In case you did not see this news item, I just thought I had to share it since it is so appropriate for the holidays (Source: Carnegie Institution for Science):
If you are still deciding on what to give the woman (or microwave engineer) who has everything this holiday season, then researchers in Washington may have solved that last minute gift problem – microwaved diamonds. Members of Carnegie Institution’s Geophysical Laboratory have used a chemical vapor deposition (CVD) method to grow synthetic diamonds for their experiments. Unlike other methods, which mimic the high pressures deep within the earth where natural diamonds are formed, the CVD method produces single-crystal diamonds at low pressure. The resulting diamonds, which can be grown very rapidly, have precisely controlled compositions and comparatively few defects.
The Carnegie team then annealed the diamonds at temperatures up to 2,000° C using a microwave plasma at pressures below atmospheric pressure. The crystals, which are originally yellow-brown if produced at very high growth rates, turned on the size of crystals or the number of crystals, because the method is not limited by the chamber size of a high pressure press. The microwave unit is also significantly less expensive than a large high-pressure apparatus.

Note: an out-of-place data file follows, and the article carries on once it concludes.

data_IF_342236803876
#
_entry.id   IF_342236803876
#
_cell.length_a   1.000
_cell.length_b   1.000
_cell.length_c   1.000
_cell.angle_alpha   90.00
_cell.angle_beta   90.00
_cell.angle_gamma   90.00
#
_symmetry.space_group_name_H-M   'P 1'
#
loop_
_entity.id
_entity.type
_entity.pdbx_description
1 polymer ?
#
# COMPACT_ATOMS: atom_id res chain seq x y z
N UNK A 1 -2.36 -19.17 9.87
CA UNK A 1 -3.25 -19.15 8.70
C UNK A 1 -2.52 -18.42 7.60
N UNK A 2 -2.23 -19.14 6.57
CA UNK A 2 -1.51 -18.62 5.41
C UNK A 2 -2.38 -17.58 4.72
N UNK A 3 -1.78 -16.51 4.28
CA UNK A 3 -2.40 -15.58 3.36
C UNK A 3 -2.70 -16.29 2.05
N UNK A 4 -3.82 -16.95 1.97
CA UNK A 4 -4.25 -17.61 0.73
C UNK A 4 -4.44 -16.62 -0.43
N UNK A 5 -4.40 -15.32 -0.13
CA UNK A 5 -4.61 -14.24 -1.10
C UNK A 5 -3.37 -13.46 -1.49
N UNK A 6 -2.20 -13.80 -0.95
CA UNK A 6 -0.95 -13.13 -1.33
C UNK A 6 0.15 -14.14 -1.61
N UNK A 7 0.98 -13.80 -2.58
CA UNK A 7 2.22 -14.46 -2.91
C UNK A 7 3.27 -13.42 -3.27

Unfortunately, those late holiday shoppers will still have to go to the store rather than the lab for that diamond ring because the high-quality, single crystal diamond made possible by the new process has a wide variety of applications in science and technology rather than for jewelry. These include the use of diamond crystals as anvils in high-pressure research and in optical applications that take advantage of diamond’s exceptional transparency. Among the more exotic future applications of the pink diamonds made in this way is quantum computing, which could use the diamonds’ NV centers for storing quantum information.